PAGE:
This past week, we saw two celebrities step into the political arena on opposite sides of the partisan divide, with very different results.
On Sunday night, Taylor Swift told her million-plus Instagram followers to register to vote while endorsing
the Democratic candidate for Senate in her native Tennessee, Phil Bredesen, a popular former Governor and Nashville Mayor. According to the director of communications for Vote.org, an estimated 65,000 people
registered to vote within 24 hours.
On Thursday, Kanye West entered the Oval Office for a meeting with President Trump, surrounded by a phalanx of reporters. Wearing a MAGA hat, the rapper delivered an enthusiastic if rambling monologue
feet from the Resolute desk.
In rough chronological order
, Kanye called for prison reform, pitched hard for Adidas, called for abolishing the 13th amendment (which ended slavery), talked about living in the moment and his now-revoked diagnosis of bipolar disorder, proposed replacing Air Force One with a hydrogen plane, took a contrarian view on police violence, slammed liberals for their obsession with racism, supported inner-city manufacturing, endorsed teaching math and basketball at the same time to combat ADD, and mused about running for president himself, but only after Trump is finished.
If Kanye's comments had been coherent, they would have made great copy. Instead, it was a surreal and sad spectacle -- one of the world's biggest celebrities on an ego bender at best and on the edge of a breakdown at worst.
But Trump seemed to eat up every odd moment. After all, Kayne is the probably most prominent African-American to endorse his presidency since Omarosa left the White House.
Poliwood can make strange bedfellows. Conservatives embrace a rapper while liberals rally around a one-time country music star. And the Kanye-Trump meeting is just the latest example of how celebrities have been used for good and ill by presidents on both sides of the aisle.
One hundred years ago, the first truly national celebrities from the silent movie era -- Charlie Chaplin, Mary Pickford and Douglas Fairbanks -- were dispatched on a national tour
to sell war bonds on behalf of the Wilson administration during World War I. (For those of you tempted to Google "war bonds," I'll save you a click: it's how we used to pay for wars before we passed the buck to the next generation).
Franklin Delano Roosevelt learned how to harness the power of someone else's celebrity in the age of radio and summoned two of the biggest stars of the time
-- Frank Sinatra and Orson Welles
-- to perform at political rallies carried over the airwaves. The multifaceted genius of Welles even found time to praise Roosevelt in syndicated newspaper columns and serve as a ghostwriter for his campaign.
Years later the young and telegenic Senator John F. Kennedy drew on pop culture for his campaign, commissioning Sinatra to sing "High Hopes
" during the 1960 election. But while JFK's celebrity friends added to the glamorous aura of Camelot, they were rarely deployed for policy purposes. Kennedy was more focused on the personal benefits that came from hanging out with Marilyn Monroe.
Richard Nixon tried to flip the script for Republicans. He was brilliant but awkward; cold rather than cool. But he agreed to appear on the popular comedy variety show "Rowan and Martin's Laugh-In" to help cut the ice, gamely repeating the show's catch phrase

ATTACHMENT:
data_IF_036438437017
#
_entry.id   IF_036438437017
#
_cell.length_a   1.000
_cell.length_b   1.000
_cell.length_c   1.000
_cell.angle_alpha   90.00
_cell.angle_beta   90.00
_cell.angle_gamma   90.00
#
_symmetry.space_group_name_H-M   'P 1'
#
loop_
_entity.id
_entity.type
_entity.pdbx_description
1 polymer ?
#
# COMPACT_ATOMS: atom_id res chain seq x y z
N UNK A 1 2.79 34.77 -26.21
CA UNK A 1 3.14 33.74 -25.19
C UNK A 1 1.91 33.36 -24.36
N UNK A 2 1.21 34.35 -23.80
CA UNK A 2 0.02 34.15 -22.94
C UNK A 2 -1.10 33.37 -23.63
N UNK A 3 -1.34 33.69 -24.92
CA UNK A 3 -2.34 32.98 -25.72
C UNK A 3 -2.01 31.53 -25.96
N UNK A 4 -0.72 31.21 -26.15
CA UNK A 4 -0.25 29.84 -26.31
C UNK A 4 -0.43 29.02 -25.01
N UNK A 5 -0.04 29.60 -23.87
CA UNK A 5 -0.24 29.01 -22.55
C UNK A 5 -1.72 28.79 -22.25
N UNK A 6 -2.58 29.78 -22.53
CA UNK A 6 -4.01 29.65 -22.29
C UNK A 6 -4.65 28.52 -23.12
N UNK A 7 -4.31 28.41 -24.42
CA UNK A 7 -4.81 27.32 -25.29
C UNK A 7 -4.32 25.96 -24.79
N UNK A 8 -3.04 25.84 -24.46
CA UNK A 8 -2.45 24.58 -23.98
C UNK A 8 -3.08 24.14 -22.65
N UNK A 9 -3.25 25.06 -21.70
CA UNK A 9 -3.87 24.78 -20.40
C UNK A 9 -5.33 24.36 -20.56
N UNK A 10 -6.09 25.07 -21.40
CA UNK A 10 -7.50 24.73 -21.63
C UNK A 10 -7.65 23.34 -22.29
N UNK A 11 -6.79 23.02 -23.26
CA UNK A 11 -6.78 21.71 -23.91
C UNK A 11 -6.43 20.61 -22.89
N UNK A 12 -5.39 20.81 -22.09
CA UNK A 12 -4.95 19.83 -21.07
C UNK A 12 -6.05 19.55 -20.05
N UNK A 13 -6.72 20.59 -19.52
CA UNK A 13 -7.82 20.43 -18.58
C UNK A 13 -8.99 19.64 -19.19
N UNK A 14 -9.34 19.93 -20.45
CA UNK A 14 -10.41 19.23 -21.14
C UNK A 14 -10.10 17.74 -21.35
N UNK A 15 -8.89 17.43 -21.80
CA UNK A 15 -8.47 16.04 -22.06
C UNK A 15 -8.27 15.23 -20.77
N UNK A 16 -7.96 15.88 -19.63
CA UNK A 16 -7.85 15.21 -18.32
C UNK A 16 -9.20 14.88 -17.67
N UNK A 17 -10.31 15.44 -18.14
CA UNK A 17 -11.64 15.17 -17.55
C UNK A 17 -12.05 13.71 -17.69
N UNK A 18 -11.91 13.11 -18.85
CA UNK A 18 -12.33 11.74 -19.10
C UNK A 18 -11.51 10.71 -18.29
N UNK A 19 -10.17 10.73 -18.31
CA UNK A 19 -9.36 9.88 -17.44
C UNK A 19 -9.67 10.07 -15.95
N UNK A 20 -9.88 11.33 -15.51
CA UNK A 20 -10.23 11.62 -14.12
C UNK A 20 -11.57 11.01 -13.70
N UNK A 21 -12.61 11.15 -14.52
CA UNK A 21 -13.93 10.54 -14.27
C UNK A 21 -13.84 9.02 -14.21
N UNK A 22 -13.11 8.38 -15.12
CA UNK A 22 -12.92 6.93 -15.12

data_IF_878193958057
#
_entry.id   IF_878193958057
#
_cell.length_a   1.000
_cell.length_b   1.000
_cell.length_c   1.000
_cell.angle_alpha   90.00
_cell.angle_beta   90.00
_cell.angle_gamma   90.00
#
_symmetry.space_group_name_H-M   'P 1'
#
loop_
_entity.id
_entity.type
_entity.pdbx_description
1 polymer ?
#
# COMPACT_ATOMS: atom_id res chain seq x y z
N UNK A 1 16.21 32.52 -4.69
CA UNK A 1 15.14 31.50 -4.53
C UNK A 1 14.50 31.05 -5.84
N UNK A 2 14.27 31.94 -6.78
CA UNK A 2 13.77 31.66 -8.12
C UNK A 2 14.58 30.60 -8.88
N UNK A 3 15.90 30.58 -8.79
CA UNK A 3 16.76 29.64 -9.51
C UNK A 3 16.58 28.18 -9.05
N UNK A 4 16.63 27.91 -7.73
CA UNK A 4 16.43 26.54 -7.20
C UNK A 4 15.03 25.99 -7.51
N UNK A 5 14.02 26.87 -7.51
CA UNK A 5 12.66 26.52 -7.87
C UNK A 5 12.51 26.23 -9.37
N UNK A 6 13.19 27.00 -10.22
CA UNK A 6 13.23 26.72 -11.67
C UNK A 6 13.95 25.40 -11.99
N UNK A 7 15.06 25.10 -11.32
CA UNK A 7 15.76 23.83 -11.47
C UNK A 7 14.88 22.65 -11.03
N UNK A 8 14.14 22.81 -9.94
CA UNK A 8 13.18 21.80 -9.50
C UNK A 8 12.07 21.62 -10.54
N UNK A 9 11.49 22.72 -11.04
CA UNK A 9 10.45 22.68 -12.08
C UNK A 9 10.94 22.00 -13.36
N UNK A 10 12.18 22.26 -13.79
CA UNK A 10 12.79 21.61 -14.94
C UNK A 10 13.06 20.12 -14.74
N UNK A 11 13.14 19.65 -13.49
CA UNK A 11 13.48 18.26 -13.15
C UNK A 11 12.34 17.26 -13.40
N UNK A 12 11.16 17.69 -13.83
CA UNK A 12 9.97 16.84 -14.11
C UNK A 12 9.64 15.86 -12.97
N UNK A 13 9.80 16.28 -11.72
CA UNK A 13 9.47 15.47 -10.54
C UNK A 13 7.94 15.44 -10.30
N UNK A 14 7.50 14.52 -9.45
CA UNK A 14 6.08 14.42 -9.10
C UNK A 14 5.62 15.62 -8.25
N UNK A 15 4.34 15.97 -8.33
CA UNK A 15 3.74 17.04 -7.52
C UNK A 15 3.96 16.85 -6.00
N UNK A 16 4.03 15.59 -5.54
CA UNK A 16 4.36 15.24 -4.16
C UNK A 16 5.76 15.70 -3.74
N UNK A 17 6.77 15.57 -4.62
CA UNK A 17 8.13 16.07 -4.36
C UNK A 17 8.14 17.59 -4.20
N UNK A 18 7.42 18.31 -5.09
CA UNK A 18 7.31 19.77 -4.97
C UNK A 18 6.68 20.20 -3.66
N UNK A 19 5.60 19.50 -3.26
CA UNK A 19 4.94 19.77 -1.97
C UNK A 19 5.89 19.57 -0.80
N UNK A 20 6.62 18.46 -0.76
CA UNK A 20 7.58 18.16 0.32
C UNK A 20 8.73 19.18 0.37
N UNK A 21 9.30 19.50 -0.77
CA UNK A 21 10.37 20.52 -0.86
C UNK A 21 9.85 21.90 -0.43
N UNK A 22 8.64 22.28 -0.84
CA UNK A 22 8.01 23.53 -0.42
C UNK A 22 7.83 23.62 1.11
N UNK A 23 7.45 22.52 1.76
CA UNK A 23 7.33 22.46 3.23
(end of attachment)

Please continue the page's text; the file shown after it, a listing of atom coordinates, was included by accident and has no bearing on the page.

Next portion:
"Sock it to me!" He knew that while long-haired, baby-boom celebrities were protesting, he could count on older, establishment figures like Jackie Gleason, Bob Hope and Sammy Davis Jr. to back him.
Then there was the time that Nixon met the King. Elvis Presley wore a purple velvet suit, a massive gold belt and a handgun to the Oval office. He asked to receive, without evident irony, a badge from the Bureau of Narcotics and Dangerous Drugs. It has been, as of 2015, the most requested photo
from the National Archives.
President Jimmy Carter's rise was aided by early positive profiles by Gonzo journalist Hunter S. Thompson
and the evangelical candidate's surprising admiration for Bob Dylan and the Allman Brothers. Willie Nelson even famously smoked a joint
on the roof of the White House after playing a concert for Carter.
But the big daddy of celebrity politics was Ronald Reagan. For all the right-wing fundraising off stereotypes about liberal Hollywood's hostile takeover of our politics, the only denizen of Hollywood who actually reached the Oval Office was Reagan. His White House attracted old celebrity friends, ranging from Sinatra
(again) to Jimmy Stewart
. First lady Nancy Reagan even publicized her "Just Say No" to drugs campaign with Mr. T
And in Reagan's wake a host of celebrities ran for office as Republicans, from California Governor Arnold Schwarzenegger to Tennessee Senator Fred Thompson to congressman Sonny Bono.
More recently, President George W. Bush developed a lasting friendship
with U2 frontman Bono, who played a pivotal role lobbying Congress for the international AIDS drug program known as Pep-Far
. It's often cited as one of that administration's proudest legacies, saving millions of lives. And President Barack Obama was criticized
by Fox News' Sean Hannity for hobnobbing with Jay-Z.
At its best, Poliwood makes it cool to care, leveraging celebrity to galvanize support for something more important than celebrity. As George Clooney said
during his work to bring international attention to the genocide in Darfur and the need to end decades of civil war in South Sudan, "Celebrity can help focus news media where they have abdicated their responsibility. We can't make policy, but we can 'encourage' politicians more than ever before."
But at its worst, Poliwood can help politicians deflect attention from